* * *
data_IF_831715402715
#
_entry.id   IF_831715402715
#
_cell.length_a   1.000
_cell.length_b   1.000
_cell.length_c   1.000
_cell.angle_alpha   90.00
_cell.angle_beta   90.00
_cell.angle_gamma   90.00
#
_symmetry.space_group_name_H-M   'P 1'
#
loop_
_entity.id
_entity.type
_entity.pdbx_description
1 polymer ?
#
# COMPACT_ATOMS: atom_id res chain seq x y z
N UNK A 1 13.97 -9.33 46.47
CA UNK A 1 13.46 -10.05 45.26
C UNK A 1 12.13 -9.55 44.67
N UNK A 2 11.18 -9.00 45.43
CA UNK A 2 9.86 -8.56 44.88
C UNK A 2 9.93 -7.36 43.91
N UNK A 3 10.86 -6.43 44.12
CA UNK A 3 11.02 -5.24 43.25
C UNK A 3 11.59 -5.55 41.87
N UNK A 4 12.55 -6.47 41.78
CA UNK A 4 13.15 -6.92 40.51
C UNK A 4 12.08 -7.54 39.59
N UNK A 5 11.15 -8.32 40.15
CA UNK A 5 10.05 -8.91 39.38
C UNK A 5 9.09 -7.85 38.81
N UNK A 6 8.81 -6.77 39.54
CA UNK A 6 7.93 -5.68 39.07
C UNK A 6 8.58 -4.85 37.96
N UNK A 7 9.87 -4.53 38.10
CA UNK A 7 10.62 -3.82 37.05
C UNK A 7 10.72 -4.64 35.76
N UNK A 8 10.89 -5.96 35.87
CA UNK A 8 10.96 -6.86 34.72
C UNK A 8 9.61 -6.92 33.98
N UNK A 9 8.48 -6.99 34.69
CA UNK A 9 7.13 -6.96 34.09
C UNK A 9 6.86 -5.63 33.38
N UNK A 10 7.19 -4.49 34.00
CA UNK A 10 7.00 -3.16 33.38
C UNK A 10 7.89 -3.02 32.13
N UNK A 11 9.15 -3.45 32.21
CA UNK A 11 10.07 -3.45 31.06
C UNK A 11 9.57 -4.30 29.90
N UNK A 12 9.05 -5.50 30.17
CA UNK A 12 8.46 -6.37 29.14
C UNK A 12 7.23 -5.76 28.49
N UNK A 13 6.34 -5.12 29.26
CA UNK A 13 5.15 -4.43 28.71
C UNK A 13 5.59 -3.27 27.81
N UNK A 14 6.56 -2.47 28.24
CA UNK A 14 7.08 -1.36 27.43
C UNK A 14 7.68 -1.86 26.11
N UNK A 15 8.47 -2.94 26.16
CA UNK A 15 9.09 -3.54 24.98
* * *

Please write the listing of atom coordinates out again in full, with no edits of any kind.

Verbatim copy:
data_IF_831715402715
#
_entry.id   IF_831715402715
#
_cell.length_a   1.000
_cell.length_b   1.000
_cell.length_c   1.000
_cell.angle_alpha   90.00
_cell.angle_beta   90.00
_cell.angle_gamma   90.00
#
_symmetry.space_group_name_H-M   'P 1'
#
loop_
_entity.id
_entity.type
_entity.pdbx_description
1 polymer ?
#
# COMPACT_ATOMS: atom_id res chain seq x y z
N UNK A 1 13.97 -9.33 46.47
CA UNK A 1 13.46 -10.05 45.26
C UNK A 1 12.13 -9.55 44.67
N UNK A 2 11.18 -9.00 45.43
CA UNK A 2 9.86 -8.56 44.88
C UNK A 2 9.93 -7.36 43.91
N UNK A 3 10.86 -6.43 44.12
CA UNK A 3 11.02 -5.24 43.25
C UNK A 3 11.59 -5.55 41.87
N UNK A 4 12.55 -6.47 41.78
CA UNK A 4 13.15 -6.92 40.51
C UNK A 4 12.08 -7.54 39.59
N UNK A 5 11.15 -8.32 40.15
CA UNK A 5 10.05 -8.91 39.38
C UNK A 5 9.09 -7.85 38.81
N UNK A 6 8.81 -6.77 39.54
CA UNK A 6 7.93 -5.68 39.07
C UNK A 6 8.58 -4.85 37.96
N UNK A 7 9.87 -4.53 38.10
CA UNK A 7 10.62 -3.82 37.05
C UNK A 7 10.72 -4.64 35.76
N UNK A 8 10.89 -5.96 35.87
CA UNK A 8 10.96 -6.86 34.72
C UNK A 8 9.61 -6.92 33.98
N UNK A 9 8.48 -6.99 34.69
CA UNK A 9 7.13 -6.96 34.09
C UNK A 9 6.86 -5.63 33.38
N UNK A 10 7.19 -4.49 34.00
CA UNK A 10 7.00 -3.16 33.38
C UNK A 10 7.89 -3.02 32.13
N UNK A 11 9.15 -3.45 32.21
CA UNK A 11 10.07 -3.45 31.06
C UNK A 11 9.57 -4.30 29.90
N UNK A 12 9.05 -5.50 30.17
CA UNK A 12 8.46 -6.37 29.14
C UNK A 12 7.23 -5.76 28.49
N UNK A 13 6.34 -5.12 29.26
CA UNK A 13 5.15 -4.43 28.71
C UNK A 13 5.59 -3.27 27.81
N UNK A 14 6.56 -2.47 28.24
CA UNK A 14 7.08 -1.36 27.43
C UNK A 14 7.68 -1.86 26.11
N UNK A 15 8.47 -2.94 26.16
CA UNK A 15 9.09 -3.54 24.98